The marijuana industry scored a major victory on Wednesday, as the House of Representatives voted to let federally-insured banks work with cannabis shops and related companies in states that have legalized marijuana.
This was the first-ever vote on a stand-alone cannabis bill – which is known as the Secure and Fair Enforcement (SAFE) Banking Act – and it passed the Democratic-controlled chamber by a 321-103 vote and on bipartisan lines, as 229 Democrats, 91 Republicans and one independent voted for it, while 102 Republicans and one Democrat voted no.
Rob Nichols, president and CEO of the American Bankers Association, and Jim Nussle, president and CEO of the Credit Union National Association, in an opinion piece for FOX Business, argued for the bill noting, “Passing the SAFE Banking Act would mark a step forward for public safety in this country and would give financial institutions the certainty they need to fully support their communities. It would also demonstrate that Congress can still come together to solve the nation’s challenges.”
Next up is the Republican-controlled Senate, where it could be amended to gain passage. Its bill has 33 cosponsors, which means that a third of the chamber is now formally signed onto the legislation, counting its main sponsor Sen. Jeff Merkley, Democrat from Oregon. It is not clear if President Donald Trump would sign any version that reaches his desk.
Supporters of the SAFE Act argue the move will boost public safety, improve transparency and ease the financing crunch facing the multibillion-dollar marijuana industry.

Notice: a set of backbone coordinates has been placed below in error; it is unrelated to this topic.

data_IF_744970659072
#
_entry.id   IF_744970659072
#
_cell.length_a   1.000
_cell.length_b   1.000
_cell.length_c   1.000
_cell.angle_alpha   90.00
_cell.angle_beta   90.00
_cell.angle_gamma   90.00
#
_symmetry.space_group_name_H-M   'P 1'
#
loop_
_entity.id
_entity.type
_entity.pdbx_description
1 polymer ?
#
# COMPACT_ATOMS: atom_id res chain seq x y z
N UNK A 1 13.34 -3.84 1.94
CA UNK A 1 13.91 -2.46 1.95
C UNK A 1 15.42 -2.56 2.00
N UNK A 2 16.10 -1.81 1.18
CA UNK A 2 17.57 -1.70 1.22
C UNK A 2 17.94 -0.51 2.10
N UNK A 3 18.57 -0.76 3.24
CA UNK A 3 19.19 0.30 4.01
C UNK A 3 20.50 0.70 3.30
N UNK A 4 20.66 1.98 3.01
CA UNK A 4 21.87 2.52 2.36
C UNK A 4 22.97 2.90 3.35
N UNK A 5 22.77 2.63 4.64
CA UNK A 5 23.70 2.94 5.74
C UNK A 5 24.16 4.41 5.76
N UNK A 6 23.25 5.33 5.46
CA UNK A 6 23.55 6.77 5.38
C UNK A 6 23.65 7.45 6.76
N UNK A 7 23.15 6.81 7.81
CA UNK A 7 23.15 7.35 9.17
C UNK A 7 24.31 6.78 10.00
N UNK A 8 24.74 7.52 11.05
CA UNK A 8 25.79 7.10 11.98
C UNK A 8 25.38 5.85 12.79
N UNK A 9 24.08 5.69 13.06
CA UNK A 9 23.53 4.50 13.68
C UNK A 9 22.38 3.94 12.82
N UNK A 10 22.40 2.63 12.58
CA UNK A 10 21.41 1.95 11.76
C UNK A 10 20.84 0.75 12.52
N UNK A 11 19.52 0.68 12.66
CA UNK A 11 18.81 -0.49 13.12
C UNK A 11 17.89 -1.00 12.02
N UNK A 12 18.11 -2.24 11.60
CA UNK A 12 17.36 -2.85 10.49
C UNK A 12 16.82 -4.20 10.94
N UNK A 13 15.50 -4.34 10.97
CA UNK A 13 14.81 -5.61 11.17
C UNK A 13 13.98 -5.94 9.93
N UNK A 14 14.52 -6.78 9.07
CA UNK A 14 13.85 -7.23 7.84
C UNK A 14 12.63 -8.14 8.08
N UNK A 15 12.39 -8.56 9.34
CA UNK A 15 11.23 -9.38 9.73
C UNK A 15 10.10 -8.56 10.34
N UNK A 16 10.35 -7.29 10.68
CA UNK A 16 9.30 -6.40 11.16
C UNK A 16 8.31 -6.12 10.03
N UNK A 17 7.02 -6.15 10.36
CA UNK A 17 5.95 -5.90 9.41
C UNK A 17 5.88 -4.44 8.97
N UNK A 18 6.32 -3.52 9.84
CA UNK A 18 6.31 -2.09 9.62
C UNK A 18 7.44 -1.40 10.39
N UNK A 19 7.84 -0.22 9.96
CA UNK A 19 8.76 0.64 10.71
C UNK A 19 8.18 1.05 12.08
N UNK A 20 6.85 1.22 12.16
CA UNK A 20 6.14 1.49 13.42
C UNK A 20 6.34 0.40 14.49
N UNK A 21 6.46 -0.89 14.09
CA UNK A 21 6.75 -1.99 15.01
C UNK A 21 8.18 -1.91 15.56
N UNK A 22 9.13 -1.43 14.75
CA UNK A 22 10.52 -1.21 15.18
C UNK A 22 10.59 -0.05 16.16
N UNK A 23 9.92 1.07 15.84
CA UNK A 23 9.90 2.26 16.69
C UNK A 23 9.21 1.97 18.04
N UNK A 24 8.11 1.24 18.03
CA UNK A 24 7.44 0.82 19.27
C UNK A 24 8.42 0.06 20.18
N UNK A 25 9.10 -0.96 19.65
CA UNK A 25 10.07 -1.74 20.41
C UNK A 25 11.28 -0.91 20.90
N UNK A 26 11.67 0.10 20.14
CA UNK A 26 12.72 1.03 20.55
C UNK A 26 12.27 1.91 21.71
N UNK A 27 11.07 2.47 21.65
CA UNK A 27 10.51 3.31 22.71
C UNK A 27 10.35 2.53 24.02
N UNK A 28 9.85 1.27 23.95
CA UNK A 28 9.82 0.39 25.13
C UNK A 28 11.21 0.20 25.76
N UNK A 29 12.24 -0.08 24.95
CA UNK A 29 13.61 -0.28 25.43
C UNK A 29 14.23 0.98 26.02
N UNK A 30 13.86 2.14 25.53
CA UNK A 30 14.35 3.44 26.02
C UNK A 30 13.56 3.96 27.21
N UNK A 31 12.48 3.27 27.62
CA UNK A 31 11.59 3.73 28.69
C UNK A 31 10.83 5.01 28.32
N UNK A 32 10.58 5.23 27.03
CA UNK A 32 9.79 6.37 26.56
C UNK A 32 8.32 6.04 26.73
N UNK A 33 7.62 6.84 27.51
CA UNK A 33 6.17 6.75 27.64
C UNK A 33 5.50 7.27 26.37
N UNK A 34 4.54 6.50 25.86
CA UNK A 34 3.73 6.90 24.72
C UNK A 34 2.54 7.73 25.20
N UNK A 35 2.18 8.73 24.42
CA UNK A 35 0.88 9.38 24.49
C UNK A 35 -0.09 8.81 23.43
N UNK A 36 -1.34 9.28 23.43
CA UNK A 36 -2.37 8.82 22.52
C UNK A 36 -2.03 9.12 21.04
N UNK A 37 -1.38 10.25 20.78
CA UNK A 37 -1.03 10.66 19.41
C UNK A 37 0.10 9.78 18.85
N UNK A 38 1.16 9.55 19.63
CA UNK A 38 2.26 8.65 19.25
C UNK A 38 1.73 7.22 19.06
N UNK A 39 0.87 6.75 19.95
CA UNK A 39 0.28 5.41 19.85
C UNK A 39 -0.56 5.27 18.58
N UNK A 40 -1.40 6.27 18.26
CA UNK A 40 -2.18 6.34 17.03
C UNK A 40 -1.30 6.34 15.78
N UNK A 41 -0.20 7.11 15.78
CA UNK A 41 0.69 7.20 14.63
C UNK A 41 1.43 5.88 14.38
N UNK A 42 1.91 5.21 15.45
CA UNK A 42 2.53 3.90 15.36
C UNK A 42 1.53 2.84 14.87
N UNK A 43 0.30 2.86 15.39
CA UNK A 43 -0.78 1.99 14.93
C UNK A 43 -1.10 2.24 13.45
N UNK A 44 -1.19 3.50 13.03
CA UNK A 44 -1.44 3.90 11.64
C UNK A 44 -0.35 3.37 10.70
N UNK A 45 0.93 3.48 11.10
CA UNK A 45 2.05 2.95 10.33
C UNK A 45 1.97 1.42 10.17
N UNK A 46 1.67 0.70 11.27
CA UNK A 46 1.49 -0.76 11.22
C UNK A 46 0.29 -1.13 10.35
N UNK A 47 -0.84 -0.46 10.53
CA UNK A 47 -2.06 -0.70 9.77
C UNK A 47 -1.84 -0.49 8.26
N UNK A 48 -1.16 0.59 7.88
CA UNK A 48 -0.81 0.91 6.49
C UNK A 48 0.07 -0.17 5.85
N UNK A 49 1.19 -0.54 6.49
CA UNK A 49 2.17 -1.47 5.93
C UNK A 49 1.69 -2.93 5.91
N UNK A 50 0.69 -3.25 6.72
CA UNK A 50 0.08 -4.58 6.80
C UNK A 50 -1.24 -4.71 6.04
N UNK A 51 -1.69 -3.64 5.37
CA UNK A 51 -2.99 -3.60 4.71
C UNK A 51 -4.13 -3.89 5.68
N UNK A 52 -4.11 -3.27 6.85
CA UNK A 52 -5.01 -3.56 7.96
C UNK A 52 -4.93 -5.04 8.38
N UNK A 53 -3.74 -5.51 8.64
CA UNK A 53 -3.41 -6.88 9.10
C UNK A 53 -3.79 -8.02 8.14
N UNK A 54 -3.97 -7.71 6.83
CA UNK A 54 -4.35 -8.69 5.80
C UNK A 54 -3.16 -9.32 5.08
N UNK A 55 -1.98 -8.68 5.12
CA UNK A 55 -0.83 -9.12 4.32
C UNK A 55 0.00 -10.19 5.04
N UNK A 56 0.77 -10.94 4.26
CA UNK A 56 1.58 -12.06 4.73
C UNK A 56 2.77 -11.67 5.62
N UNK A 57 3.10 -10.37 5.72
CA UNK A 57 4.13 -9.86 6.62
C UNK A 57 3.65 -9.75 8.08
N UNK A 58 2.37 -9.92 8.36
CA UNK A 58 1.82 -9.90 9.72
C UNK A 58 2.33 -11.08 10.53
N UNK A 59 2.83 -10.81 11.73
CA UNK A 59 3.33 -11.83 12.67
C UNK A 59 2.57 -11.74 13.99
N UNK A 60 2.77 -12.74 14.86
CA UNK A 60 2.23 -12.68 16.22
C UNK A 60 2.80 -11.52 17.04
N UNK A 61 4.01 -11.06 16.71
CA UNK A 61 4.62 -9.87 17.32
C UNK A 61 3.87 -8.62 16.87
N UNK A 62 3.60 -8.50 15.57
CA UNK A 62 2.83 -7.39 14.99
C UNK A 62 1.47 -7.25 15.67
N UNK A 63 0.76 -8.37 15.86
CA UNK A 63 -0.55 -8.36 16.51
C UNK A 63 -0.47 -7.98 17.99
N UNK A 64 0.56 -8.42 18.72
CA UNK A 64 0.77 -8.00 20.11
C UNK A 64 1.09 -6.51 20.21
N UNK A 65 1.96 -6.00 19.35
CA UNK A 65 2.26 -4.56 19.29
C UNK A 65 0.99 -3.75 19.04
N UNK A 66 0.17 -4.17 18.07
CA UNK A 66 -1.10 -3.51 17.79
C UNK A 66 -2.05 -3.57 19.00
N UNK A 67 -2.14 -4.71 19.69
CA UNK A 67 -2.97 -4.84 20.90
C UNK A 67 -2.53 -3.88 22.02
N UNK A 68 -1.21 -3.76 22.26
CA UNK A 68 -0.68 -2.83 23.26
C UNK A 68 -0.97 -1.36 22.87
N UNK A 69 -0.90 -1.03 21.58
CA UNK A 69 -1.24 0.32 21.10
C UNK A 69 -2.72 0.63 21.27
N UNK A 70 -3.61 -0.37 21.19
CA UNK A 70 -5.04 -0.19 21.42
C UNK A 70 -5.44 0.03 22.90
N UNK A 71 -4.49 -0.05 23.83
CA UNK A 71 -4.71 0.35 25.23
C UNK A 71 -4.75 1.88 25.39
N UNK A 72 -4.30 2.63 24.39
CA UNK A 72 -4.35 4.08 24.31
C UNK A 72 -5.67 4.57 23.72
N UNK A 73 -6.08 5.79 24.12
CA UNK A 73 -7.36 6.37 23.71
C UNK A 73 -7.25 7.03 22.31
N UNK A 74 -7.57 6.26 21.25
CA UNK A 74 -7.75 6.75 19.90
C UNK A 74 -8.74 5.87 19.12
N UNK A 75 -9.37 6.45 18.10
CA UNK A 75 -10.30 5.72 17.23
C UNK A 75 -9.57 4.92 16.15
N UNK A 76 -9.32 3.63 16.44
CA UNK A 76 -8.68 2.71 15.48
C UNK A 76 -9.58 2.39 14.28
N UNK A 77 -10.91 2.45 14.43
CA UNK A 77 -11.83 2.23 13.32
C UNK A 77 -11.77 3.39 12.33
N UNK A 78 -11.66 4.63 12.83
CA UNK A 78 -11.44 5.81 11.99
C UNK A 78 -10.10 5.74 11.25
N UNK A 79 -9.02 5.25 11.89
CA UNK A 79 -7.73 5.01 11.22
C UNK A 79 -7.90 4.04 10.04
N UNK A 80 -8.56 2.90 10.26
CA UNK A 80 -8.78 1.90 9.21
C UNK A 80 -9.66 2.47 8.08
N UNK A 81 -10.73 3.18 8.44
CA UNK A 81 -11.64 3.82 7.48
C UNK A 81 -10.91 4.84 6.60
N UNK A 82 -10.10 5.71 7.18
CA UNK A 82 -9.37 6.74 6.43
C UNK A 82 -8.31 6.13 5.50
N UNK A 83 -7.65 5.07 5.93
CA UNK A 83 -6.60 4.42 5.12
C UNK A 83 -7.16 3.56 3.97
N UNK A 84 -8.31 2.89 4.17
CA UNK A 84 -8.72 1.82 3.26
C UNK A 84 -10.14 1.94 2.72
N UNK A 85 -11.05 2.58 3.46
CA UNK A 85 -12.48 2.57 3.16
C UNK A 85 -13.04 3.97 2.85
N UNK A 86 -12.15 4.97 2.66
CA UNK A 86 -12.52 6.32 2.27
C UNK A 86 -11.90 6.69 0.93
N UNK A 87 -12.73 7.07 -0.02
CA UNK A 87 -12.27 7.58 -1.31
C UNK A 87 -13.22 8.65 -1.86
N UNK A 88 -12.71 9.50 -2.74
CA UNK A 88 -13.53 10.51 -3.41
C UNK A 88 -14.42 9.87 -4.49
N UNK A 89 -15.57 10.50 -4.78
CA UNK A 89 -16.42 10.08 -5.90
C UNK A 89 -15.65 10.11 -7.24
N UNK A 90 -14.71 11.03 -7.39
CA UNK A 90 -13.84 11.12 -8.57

The bill also prohibits federal regulators from terminating or limiting deposit insurance – which discouraged banks from offering financial services to cannabis or hemp businesses – and bars them from incentivizing or encouraging a bank to close accounts on the sole reason that a person is affiliated with a cannabis or hemp business.
Marijuana is legal in the District of Columbia and 11 states – Alaska, California, Colorado, Illinois, Maine, Massachusetts, Michigan, Nevada, Oregon, Vermont and Washington – but it still remains illegal under federal law, something a leading Democrat sees this bill influencing.
“I am proud to bring this legislation to the Floor, but I believe it does not go far enough,” said Majority Leader Steny Hoyer. “This must be a first step toward the decriminalization and de-scheduling of marijuana, which has led to the prosecution and incarceration of far too many of our fellow Americans for possession.
“I look forward to continuing to work with my colleagues to make progress on this issue and reform federal marijuana laws, including de-scheduling marijuana and providing relief to individuals and communities disproportionally affected by racial biases in the way federal marijuana laws have been enforced.”
Democrats said they added provisions to the bill that they hope will bring some GOP senators to their side. Backers from both sides of the political aisle also hope that increasing public support to legalize the recreational and medical uses of cannabis might sway senators up for re-election in 2020. Nevada Rep. Dina Titus (D) tweeted in celebration of passing.
As did, Rep. Deb Haaland, who represents New Mexico’s first district and was a co-sponsor of the bill: “Access to safe banking is a big deal for the businesses and employees in New Mexico who work in the cannabis industry.”
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